Lymph node-positive bladder cancer: Surgical, pathologic, molecular and prognostic aspects

Jose A. Pedrosa, Michael O. Koch, Liang Cheng

Research output: Contribution to journalReview article

5 Scopus citations


The presence of lymphatic metastasis is associated with markedly worse prognosis in patients with bladder cancer, although surgical resection and chemotherapy can still provide long-term survival for selected patients. The prognostic stratification of patients with positive lymph nodes has been broadly discussed in the current literature and a more extensive pelvic lymph node dissection and thorough pathologic assessment has been advocated. It is clear that stratification using the tumor node metastasis staging system is insufficient to adequately discriminate prognosis between patients with different lymph node involvement. Lymph node density and extranodal extension have been extensively investigated and appear to influence the prognosis of these patients. Molecular markers have been developed to improve the diagnosis of micrometastatic disease, and new targeted therapies have shown promising preclinical results and are now being tested in different clinical scenarios.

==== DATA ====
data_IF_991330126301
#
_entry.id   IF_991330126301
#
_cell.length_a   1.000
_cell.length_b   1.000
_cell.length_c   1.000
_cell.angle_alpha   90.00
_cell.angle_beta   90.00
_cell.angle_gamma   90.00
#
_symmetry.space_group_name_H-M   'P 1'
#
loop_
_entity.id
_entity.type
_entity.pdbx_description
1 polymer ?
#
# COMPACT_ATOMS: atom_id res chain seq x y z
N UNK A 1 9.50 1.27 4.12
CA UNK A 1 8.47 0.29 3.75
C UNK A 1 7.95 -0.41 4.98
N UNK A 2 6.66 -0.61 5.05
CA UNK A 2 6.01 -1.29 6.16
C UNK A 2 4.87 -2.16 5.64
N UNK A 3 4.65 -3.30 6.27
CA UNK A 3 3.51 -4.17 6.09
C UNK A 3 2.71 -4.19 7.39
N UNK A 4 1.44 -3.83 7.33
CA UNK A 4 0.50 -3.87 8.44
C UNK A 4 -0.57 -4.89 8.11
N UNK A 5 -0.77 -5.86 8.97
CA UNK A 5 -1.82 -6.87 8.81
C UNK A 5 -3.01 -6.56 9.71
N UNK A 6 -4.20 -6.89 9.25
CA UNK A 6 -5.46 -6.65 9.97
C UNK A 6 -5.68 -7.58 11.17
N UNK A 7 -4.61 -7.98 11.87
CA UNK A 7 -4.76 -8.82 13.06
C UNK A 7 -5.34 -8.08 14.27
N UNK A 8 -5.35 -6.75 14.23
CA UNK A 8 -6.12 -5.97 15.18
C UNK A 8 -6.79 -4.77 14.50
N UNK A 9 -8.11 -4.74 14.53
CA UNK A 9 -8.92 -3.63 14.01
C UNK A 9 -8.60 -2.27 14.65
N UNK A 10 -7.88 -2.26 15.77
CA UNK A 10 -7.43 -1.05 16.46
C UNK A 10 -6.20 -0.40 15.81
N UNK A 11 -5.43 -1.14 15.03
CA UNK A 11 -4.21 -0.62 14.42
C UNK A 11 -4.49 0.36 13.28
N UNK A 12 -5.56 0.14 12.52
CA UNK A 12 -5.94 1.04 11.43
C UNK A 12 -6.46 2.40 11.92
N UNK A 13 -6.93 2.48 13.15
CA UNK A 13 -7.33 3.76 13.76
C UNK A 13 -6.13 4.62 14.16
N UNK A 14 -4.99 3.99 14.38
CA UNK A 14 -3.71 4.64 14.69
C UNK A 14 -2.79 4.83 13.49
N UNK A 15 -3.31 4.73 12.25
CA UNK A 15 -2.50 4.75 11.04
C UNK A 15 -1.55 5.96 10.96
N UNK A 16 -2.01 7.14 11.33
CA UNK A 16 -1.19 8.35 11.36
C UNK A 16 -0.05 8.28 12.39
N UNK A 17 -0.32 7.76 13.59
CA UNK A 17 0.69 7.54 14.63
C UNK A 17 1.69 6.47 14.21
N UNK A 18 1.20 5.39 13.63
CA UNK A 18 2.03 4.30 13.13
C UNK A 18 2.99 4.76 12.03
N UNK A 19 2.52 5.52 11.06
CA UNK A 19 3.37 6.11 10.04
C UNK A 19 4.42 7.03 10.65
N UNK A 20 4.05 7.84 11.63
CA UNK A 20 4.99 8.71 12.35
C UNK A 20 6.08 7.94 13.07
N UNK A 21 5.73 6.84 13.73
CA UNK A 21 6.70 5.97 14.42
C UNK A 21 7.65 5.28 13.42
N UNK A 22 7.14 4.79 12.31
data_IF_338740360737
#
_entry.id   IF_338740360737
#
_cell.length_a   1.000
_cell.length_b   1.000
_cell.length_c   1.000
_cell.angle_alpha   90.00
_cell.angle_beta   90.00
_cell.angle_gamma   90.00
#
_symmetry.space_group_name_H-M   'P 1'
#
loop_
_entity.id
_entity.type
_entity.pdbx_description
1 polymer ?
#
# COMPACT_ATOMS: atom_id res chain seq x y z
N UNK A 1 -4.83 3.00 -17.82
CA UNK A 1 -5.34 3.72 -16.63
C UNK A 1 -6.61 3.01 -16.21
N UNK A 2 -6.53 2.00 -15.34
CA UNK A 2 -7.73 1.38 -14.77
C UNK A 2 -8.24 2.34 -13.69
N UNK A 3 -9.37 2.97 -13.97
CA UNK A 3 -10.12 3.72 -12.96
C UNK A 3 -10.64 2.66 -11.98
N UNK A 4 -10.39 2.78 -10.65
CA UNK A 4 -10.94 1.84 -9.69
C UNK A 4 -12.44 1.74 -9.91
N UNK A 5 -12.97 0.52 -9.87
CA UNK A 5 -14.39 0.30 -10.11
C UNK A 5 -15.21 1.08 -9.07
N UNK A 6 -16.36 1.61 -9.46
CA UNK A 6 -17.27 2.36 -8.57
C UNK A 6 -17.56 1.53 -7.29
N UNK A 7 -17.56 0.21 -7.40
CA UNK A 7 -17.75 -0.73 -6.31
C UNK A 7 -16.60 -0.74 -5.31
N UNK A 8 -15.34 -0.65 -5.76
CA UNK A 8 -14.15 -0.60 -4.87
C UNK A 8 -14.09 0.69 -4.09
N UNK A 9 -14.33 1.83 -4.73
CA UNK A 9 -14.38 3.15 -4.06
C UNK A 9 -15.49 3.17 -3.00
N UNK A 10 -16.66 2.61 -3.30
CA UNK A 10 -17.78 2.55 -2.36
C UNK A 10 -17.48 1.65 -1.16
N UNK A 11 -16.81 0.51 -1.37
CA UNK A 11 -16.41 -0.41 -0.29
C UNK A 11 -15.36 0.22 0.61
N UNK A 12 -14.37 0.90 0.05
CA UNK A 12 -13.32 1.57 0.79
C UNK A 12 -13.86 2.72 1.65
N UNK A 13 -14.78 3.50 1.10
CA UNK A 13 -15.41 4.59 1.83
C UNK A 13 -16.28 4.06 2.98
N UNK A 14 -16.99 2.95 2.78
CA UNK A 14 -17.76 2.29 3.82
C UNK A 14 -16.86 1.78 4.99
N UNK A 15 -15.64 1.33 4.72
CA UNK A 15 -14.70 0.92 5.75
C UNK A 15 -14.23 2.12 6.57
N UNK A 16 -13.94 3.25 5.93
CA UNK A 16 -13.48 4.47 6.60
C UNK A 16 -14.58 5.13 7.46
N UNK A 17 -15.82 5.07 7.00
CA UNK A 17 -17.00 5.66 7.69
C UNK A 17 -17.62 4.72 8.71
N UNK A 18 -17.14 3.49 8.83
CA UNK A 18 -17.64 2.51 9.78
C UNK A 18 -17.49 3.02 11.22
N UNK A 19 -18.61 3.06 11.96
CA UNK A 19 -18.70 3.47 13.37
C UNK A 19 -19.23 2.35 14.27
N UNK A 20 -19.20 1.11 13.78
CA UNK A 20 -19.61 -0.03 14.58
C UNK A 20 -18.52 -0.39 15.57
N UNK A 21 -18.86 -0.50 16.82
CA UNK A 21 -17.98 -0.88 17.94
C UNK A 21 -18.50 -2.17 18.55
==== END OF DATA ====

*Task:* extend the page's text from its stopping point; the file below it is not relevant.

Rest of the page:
Original languageEnglish (US)
Pages (from-to)1281-1295
Number of pages15
JournalExpert Review of Anticancer Therapy
Issue number11
StatePublished - Nov 14 2013


  • lymph node density
  • lymph node dissection/pelvic lymphadenectomy
  • lymph node-positive bladder cancer
  • staging
  • targeted therapy
  • transitional cell (urothelial) carcinoma
  • urinary bladder

ASJC Scopus subject areas

  • Pharmacology (medical)
  • Oncology

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